Investigative Journalism Is Alive And Well p.21

By: M.L. Stein A record IRE turnout in New Orleans suggests hard-boiled expos?s remain newsroom staples
If there is any single headline that sums up the Investigative Reporters & Editors annual conference held earlier this month in New Orleans, it is this one: Investigative Reporting is Alive and Well.
In an atmosphere of high enthusiasm, a record-breaking 1,130 reporters and editors from newspapers and TV stations on several continents came to this Louisiana river city to swap war stories, discuss how to do their jobs better and even recruit new newsroom employees capable of conducting serious investigations.
The conference, June 4-7, also provided plenty of published evidence that investigative reporting is far from being dead, or is even sick, as some media critics have asserted. (See sidebar)
Foreign journalists came from Sweden, Denmark, Holland, Mexico, Australia, Finland and China. The China delegation consisted of 10 reporters from newspapers or broadcast stations in Beijing. Through their interpreter, Duan Jianling, the print members said they do some investigative reporting. Asked for an example, one replied, "air quality."
Throughout the four days, younger reporters listened eagerly as veteran newsmen and women described investigative techniques and offered tips ranging from how to use databases to how to reconstruct paper trails more effectively.
Giving such young staffers time for nonstandard reporting is crucial if they are to hone their skills, said Larry Lane, a former Los Angeles Times reporter and editor who is currently an editorial consultant for newspapers. "The beginners also must be taught where to start," he added. "This is why IRE is good for them." And IRE offered all age groups quite a menu of sessions to learn from. The four days worth of "how-to" panels covered a broad array of investigative targets including hospitals, college sports, campaign financing, the gaming industry, HMOs, science research, the military, religion, transportation systems, cops, city hall, prisons, the food chain, and bad doctors and nurses.
IRE executive director Brant Houston was upbeat about the state of investigative reporting, which he described as being "in good shape, although some of it is loose and shoddy." Houston is a former investigative reporter for the Hartford Courant and Kansas City (Mo.) Star.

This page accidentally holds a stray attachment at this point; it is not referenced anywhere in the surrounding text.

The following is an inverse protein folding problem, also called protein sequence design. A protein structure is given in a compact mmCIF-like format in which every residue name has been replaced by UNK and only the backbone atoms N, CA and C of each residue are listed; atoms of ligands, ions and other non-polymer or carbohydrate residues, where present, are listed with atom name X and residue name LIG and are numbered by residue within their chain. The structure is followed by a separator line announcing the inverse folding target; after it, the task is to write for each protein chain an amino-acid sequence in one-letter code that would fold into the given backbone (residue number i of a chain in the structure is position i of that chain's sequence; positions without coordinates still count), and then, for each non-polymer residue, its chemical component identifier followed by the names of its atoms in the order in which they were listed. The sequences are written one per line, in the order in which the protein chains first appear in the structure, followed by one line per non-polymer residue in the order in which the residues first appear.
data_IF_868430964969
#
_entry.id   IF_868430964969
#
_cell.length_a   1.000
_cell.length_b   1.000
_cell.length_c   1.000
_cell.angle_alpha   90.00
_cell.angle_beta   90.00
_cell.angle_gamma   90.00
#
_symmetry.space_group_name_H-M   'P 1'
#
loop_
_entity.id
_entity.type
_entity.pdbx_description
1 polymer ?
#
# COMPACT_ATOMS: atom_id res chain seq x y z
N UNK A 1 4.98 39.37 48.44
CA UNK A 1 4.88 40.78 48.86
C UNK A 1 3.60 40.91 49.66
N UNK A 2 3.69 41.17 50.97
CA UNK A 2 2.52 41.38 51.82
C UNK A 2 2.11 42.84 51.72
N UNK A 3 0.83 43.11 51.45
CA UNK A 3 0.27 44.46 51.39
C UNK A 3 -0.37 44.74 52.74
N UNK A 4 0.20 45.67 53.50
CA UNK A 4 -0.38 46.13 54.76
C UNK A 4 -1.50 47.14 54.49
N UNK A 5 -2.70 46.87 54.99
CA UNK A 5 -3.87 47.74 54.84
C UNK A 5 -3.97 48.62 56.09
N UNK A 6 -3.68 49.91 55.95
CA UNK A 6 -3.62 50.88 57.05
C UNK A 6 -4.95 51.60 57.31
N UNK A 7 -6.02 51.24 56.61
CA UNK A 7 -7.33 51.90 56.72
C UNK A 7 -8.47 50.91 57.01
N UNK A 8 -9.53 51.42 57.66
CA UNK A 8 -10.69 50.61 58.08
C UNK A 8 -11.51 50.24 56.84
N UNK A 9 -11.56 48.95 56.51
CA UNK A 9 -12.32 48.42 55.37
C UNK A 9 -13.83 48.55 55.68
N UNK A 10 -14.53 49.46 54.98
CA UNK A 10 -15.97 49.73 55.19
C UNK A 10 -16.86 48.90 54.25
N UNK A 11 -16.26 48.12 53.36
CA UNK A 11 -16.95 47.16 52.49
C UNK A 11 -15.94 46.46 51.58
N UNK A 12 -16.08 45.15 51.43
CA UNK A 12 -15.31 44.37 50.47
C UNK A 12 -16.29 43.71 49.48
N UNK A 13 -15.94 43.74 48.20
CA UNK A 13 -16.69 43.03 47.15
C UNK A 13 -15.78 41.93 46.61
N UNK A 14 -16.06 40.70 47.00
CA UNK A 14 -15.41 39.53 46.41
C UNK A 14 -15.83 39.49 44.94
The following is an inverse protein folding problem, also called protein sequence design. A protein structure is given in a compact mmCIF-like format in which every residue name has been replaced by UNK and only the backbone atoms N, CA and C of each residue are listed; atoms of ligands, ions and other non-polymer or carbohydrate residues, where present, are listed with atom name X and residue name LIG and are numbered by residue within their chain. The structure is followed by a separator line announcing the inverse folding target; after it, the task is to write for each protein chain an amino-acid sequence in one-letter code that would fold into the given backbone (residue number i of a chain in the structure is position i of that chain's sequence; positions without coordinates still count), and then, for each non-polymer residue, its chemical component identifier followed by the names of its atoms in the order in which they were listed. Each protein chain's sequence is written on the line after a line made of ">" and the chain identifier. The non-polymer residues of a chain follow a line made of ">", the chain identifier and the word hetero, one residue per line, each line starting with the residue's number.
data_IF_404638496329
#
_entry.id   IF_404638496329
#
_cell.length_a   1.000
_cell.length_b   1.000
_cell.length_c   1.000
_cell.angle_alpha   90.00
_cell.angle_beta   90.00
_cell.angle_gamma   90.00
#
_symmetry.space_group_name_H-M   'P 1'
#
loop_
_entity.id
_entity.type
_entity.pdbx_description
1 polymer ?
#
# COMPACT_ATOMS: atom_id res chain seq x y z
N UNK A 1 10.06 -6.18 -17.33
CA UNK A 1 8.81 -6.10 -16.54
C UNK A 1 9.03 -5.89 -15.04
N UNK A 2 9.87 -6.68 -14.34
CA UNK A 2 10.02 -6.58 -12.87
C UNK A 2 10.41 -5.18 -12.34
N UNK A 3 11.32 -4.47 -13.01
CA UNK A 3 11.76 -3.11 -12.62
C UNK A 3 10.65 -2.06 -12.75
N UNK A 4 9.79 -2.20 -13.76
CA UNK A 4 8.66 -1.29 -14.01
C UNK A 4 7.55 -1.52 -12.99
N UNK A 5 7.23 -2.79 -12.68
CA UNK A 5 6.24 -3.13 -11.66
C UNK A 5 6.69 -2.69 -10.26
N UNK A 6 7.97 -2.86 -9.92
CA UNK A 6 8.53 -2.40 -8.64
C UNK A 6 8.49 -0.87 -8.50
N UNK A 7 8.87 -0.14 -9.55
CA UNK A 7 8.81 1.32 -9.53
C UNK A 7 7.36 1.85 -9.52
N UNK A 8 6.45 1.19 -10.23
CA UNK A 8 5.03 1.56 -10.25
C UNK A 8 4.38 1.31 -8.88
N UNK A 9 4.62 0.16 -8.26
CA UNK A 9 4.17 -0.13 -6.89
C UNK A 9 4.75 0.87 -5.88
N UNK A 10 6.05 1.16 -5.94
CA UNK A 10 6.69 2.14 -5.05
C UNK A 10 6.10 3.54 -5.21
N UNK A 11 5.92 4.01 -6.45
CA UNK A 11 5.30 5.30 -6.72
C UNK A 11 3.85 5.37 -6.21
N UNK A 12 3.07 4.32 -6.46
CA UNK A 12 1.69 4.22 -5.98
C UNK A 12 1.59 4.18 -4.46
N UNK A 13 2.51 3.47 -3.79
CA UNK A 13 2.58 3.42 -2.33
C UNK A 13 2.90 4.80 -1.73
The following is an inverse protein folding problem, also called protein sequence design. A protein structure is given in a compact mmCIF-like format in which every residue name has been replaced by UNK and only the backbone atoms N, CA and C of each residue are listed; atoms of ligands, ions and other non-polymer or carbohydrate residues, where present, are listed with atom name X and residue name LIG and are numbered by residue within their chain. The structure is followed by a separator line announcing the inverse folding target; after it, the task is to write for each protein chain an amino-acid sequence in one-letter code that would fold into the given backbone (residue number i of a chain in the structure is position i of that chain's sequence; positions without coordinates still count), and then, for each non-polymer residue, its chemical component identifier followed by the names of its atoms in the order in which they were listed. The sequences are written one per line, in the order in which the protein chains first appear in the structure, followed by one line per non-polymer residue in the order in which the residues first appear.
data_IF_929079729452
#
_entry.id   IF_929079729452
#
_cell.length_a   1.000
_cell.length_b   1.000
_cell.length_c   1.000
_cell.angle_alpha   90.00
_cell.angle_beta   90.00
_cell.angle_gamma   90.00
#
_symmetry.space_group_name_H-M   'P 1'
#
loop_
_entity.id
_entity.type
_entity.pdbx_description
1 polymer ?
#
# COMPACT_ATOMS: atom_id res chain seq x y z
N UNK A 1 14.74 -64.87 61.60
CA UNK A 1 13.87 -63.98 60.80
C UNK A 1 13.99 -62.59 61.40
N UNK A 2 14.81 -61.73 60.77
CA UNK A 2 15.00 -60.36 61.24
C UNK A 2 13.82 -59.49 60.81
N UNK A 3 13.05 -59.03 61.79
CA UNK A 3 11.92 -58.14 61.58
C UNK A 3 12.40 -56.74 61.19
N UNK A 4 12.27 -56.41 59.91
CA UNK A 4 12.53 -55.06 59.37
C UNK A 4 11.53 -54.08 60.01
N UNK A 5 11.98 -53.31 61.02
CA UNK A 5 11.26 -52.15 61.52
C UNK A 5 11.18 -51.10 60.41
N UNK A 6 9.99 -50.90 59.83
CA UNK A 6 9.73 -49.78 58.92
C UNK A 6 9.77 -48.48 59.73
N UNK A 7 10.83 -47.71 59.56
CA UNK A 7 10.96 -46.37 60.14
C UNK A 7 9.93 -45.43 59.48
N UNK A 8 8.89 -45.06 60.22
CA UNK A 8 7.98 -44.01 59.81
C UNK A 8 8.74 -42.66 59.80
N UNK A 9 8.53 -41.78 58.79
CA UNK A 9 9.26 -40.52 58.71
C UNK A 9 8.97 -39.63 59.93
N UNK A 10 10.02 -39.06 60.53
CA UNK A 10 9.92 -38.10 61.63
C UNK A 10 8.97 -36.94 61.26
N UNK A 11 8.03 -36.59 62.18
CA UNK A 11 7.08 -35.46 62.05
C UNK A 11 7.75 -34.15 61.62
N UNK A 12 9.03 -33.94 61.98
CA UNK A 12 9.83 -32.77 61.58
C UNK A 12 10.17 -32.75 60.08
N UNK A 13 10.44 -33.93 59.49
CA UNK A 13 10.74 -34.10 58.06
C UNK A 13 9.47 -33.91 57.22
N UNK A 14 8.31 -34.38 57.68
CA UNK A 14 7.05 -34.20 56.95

The Clinton-Lewinsky WORRY
He cited the Bill Clinton-Monica Lewinsky story as an example of why the profession needs to "worry about tabloid journalism by mainstream newspapers." But, he explained, that long-running controversy has given new emphasis to the need for reporters to learn good, basic skills, which IRE offers.
Additional proof that newspapers ? and some broadcast stations ? are taking investigative reporting seriously could be seen in the aggressive recruitment efforts that filled conference bulletin boards. Several papers, including the Dayton (Ohio) Daily News, Portland Oregonian, Louisville Courier-Journal, Community Newspapers in the Boston area, Columbus (Ohio) Dispatch, New Orleans Times-Picayune, Omaha Reader and the Syracuse Newspapers advertised for investigative reporters. The Times-Picayune notice said it was looking for a "Seasoned reporter to cover a city known for the corruptibility and flamboyance of its political culture." The Contra Costa Times in Northern California was seeking a "public money reporter."
KCOP-TV in Los Angeles announced that it is "expanding its commitment to investigative reporting" and invited applications from the "very best" reporters, producers and researchers. Twenty percent of IRE's membership is from the broadcast industry.

Committed but concerned
E&P interviews with several attendees indicated a strong commitment to investigative reporting tempered by concerns about developing adequate investigative skills and disciplines among young journalists."Investigative reporting will die out only if people let it," said Doug Haddix, 34, city editor of the Scranton (Pa.) Times and a former UPI reporter.
DeAnn Smith, 28, a reporter at the Baton Rouge, La., Advocate, was eager to detail how she examined the travel time and sick leaves of local judges who, she found, missed 100 days of court time over a 26-month period while flying to such places as the Virgin Islands for conferences that had little to do with the traffic and misdemeanor cases they usually handle. "It was a real learning experience," Smith said. "I made some mistakes, but my editor, Curt Eysink, gave me a lot of encouragement."
Chris Norred, 33, a reporter on the South County Journal in Washington state and a University of Oregon journalism grad, believes that "editors appreciate (investigative journalism) but could do a lot more to encourage it. They don't push it enough. I have to fight to get the time for it."
Another IRE conferee, Bill Eaton, a University of Maryland journalism adjunct professor, believes student interest in investigative reporting has "tapered off" since the heady years following Watergate when j-schools were flooded with applicants who wanted to emulate Carl Bernstein and Bob Woodward. "A third of our students are in the public relations option," he said. "I don't know whether that's because there's more money in PR or that it's easier than reporting."

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